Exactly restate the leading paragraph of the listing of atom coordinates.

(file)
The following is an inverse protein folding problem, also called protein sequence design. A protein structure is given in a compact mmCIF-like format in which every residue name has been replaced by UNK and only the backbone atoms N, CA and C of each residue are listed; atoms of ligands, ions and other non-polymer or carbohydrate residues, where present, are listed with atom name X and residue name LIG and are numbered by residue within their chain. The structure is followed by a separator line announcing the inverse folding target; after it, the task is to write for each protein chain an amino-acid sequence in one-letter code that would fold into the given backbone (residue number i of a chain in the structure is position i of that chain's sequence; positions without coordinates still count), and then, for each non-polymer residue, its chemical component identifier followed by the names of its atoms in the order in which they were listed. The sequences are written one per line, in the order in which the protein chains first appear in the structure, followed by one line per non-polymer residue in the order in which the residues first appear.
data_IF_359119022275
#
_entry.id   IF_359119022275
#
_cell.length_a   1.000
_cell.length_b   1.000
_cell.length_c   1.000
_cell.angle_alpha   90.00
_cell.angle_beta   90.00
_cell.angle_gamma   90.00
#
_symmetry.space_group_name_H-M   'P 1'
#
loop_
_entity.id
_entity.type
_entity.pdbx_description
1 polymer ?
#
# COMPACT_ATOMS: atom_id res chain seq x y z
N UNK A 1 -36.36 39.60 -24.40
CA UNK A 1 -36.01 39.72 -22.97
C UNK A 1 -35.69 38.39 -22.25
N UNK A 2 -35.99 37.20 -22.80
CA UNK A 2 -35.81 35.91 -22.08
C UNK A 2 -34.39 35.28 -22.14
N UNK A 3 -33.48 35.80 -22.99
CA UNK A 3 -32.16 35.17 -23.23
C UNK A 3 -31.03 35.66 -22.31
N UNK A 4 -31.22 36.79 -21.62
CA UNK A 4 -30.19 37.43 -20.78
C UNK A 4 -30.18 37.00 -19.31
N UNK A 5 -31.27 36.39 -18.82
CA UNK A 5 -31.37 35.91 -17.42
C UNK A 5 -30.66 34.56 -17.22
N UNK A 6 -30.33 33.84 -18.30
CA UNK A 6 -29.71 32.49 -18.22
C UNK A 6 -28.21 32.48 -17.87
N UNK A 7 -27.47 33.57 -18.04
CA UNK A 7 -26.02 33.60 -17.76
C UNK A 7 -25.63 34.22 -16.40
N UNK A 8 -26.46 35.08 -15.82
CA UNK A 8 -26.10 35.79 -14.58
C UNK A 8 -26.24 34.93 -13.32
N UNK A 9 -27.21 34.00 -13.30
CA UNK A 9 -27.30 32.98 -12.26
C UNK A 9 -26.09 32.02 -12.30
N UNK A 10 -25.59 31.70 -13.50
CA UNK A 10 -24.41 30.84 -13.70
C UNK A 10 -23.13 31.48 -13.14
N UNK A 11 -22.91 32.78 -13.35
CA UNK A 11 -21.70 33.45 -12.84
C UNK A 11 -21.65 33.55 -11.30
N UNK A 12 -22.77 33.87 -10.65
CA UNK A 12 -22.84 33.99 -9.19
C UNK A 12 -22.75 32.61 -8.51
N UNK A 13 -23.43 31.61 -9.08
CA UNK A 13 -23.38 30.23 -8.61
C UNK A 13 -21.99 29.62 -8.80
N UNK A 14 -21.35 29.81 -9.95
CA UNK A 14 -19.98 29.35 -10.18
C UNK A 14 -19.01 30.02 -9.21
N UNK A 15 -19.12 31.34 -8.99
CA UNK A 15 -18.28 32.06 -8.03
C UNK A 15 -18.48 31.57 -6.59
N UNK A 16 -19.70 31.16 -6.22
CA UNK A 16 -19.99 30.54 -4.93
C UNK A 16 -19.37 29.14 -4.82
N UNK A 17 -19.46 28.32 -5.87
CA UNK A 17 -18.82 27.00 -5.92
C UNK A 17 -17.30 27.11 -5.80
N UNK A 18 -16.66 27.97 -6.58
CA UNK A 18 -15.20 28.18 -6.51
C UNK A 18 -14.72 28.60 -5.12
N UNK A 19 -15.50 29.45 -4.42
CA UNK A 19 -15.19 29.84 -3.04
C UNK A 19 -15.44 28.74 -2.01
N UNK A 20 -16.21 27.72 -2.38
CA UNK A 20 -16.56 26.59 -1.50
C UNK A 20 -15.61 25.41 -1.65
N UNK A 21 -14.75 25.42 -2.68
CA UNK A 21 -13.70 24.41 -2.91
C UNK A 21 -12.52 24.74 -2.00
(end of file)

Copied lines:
The following is an inverse protein folding problem, also called protein sequence design. A protein structure is given in a compact mmCIF-like format in which every residue name has been replaced by UNK and only the backbone atoms N, CA and C of each residue are listed; atoms of ligands, ions and other non-polymer or carbohydrate residues, where present, are listed with atom name X and residue name LIG and are numbered by residue within their chain. The structure is followed by a separator line announcing the inverse folding target; after it, the task is to write for each protein chain an amino-acid sequence in one-letter code that would fold into the given backbone (residue number i of a chain in the structure is position i of that chain's sequence; positions without coordinates still count), and then, for each non-polymer residue, its chemical component identifier followed by the names of its atoms in the order in which they were listed. The sequences are written one per line, in the order in which the protein chains first appear in the structure, followed by one line per non-polymer residue in the order in which the residues first appear.